9 interesting facts about Manhattan that you have probably never heard before


Manhattan is like that salad bowl from which you couldn’t predict what your next fork-full could be. It could place you in a cosy, bustling bar at one moment and in a dilapidated alley-way the next; or have you weaving your way in between towering glass towers or lying in bed and pondering your debts to the slow symphony of sirens. Above all, it’s a place of discovery and that’s what we’re going to celebrate here. Did you know that this NYC borough was traded by the Dutch to the English for nutmeg? Or that in all it’s splendour of glass, steel and ambition, Manhattan is half the size of Walt Disney World?

Lower your brows now, because you’re going to be raising them often as you discover more stunning facts of Manhattan and its delightful inhabitants.

9. A legend stole a plane twice, only to land it in the heart of the Apple
Some may argue that the people in Manhattan are in a perpetual nudging contest to win some space of their own. But not everyone faces challenges while finding space. A drunk pilot once stole a plane and landed it right in front of the bar he had been drinking at, on the streets of NYC. You guessed right, this happened in 1956, when traffic was sparse. He went on to do it again a couple of years later to prove that he had done it the first time! Tommy Fitz was his name. Respect.


8. There’s a 29-storey building on the east side of Church Street that has no windows
Straight out of the sets of a futuristic sci-fi movie is this space-age, nuclear-fallout proof, towering structure at 33 Thomas Street that doesn’t have windows. The average height of floors is about 18-feet, and the cavernous design was deliberately created to accommodate telephone switching equipment, since it was a former AT&T Long Lines building. The paranoia that went into building a structure of this nature in 1974 is commendable.

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7. Manhattan’s perimeter is outlined by string tied around poles
It’s called an Eruv and is used to mark the domain of Jewish households, permitting activities within it that are normally forbidden in public on the Sabbath. What started in 1999 is now a custom in most US cities but the Eruv in Manhattan is the most expensive to maintain with costs going up to $100k per year.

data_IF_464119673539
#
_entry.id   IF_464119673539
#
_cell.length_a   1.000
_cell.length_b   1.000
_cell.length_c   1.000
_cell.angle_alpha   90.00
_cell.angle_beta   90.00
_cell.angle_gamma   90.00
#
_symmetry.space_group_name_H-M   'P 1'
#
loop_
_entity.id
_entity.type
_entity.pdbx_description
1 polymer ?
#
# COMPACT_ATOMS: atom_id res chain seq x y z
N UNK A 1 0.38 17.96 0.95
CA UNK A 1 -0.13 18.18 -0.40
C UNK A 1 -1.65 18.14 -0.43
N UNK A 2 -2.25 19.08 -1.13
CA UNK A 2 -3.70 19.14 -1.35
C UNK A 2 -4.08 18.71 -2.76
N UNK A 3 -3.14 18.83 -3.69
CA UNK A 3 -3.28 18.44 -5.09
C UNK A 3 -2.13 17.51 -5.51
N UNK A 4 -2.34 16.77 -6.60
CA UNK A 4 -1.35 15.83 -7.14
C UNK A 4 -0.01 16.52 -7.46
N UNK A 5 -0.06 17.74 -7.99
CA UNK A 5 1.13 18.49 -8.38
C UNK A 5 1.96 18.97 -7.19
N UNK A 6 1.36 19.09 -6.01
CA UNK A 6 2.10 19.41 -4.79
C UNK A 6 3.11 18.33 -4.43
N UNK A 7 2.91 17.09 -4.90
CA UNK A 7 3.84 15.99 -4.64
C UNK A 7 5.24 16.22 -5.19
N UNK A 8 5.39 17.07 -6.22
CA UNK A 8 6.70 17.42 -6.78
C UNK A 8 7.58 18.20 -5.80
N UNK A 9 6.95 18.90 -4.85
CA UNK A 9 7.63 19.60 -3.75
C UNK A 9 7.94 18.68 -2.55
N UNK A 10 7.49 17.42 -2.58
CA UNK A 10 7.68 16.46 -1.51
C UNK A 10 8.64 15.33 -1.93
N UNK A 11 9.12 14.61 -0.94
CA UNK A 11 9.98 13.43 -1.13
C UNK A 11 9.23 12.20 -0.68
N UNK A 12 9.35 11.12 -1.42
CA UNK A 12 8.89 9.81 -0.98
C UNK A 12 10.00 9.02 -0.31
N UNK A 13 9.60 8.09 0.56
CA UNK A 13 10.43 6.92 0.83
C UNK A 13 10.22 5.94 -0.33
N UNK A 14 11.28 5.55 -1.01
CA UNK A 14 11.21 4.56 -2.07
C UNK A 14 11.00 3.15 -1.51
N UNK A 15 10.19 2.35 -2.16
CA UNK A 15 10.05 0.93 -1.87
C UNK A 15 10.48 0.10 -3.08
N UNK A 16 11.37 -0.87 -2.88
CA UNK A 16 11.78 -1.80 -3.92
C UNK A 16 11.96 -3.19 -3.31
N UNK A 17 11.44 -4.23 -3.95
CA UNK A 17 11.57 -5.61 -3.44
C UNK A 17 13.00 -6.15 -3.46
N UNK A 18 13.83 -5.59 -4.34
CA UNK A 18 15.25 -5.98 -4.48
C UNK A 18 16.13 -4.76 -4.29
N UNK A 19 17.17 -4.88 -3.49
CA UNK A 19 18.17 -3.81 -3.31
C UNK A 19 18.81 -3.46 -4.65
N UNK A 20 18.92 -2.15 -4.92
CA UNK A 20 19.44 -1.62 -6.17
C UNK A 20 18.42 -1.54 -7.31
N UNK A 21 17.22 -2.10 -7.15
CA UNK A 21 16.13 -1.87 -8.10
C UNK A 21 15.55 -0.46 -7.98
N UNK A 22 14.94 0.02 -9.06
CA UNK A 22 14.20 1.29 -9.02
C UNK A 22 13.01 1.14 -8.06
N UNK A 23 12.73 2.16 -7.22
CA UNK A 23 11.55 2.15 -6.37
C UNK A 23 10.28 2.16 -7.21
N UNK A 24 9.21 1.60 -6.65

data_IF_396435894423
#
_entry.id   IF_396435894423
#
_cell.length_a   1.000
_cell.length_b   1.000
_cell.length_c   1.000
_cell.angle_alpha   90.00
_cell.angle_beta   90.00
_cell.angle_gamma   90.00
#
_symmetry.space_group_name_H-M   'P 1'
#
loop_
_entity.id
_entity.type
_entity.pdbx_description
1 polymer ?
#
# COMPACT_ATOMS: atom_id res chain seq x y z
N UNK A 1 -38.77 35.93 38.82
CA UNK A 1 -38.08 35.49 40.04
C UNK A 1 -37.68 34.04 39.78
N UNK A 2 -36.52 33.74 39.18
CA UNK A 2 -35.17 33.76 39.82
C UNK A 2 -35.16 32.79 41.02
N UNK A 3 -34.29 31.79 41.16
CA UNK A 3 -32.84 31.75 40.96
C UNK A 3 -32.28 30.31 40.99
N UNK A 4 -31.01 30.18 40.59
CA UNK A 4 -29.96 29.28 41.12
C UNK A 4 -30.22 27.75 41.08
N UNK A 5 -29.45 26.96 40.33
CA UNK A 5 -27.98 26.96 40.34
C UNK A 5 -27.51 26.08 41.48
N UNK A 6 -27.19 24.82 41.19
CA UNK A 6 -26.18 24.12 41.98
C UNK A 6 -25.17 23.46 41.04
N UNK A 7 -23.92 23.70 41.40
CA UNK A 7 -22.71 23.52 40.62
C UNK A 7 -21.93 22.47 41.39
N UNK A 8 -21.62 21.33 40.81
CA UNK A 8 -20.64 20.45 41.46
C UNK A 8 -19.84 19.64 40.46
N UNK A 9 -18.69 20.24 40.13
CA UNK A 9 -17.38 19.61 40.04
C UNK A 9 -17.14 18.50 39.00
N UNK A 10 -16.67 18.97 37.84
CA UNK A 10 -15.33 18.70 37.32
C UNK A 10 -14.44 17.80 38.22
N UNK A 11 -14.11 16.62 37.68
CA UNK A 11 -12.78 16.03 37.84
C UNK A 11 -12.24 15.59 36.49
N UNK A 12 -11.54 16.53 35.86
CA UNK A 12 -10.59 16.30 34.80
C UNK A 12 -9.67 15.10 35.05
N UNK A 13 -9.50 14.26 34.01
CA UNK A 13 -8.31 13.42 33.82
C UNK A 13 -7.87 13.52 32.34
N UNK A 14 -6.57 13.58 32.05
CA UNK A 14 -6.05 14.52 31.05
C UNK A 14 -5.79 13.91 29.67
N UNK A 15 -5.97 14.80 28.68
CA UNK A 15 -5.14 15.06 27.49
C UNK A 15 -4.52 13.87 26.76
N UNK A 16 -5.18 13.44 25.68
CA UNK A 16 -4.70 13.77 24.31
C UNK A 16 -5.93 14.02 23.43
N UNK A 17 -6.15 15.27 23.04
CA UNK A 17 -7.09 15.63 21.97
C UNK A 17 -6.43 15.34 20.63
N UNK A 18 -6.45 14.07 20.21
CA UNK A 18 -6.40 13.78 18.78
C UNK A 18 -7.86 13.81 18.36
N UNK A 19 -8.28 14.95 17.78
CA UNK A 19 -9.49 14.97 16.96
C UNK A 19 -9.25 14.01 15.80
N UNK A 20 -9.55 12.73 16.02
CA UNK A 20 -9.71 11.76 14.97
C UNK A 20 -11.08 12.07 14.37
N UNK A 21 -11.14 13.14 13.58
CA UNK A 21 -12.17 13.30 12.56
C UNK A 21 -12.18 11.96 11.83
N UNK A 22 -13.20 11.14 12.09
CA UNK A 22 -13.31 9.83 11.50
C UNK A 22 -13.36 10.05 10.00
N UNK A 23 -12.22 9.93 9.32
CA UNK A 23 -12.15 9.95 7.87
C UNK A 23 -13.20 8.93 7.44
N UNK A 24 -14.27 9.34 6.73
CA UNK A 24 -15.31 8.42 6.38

6. The Native Americans could buy back all of Manhattan (and then some) if they invested the $16 they sold it for
Compounding is fascinating. Watching money progressively grow is one of the more satisfying (albeit long-term) delights of mankind. Records have it that the Native Americans sold the American Islands (modern day Manhattan) for beads and trinkets worth $16 in the early 1600s. If they invested the amount from then to present day, the value would be sufficient for them to buy back Manhattan and also stash up $222 trillion. The optimistic assumption being that the interest rate would be a steady eight percent YoY, but hey, that doesn’t take anything away from it being a pretty cool hypothesis.


5. China has a deserted $50 billion replica of Manhattan
The optimistic town of Tianjin in China dreamed of becoming the world’s largest financial sector. In its pursuit to glory, those running the city laid out an elaborate plan to create a city that was a replica of Manhattan, within Tianjin. This came with the Rockefeller Center and even the Hudson river. Unfortunately, funds ran dry before ambitions did and today all that’s left is a post-apocalyptic-esque image of the Big Apple.


4. The world’s richest individual church parish resides right here, valued at $2 billion
Some may attribute the success of this glorious borough to divine intervention and we have reason to believe so. The Trinity Church, which was established in 1696 owns 14 acres of Manhattan and racks up a net income of $38 million from its real estate holdings. The parish is valued at a whopping $2 billion.

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3. Manhattan could be holding 25 percent of the world’s gold reserve
It should come as little surprise that the wealthiest from across the world are well invested with the Federal Reserve Bank of New York. What you may not know however is that the vault of this inspiring institution could be holding nearly 25 percent of the world’s gold reserve. The reserves are owned by governments from across the world but this is right where they’d like to keep it.


2. A hot-dog stand outside Central Park Zoo pays $289,500 annually just for the space
In its race for space, occupying just about every tile in Manhattan seems to come with its exorbitant price. Take the humble hot dog cart managed by Mohammad Mastafa outside Central Park Zoo for instance. He pays $289,500 just to operate from here. If you’re nearby do patronize his pushcart, which can generally be found at Fifth Avenue and East 62nd Street.


1. If the entire world had a population density as that of Manhattan, it would fit into a single country
Manhattan does house some distinguished folk who’ve got their boundary walls drawn deep to win them the space they’ve earned. However, for everyone else, dealing with the population density is but a way of life. In fact, with a population density of 72,033 people per square mile Manhattan is among the most ‘peopled-over’ places on Earth. If the world lived with this density everyone would fit into New Zealand. From another perspective, if Manhattan had the population density of Alaska, then only 28 people would inhabit this borough.
Now you know!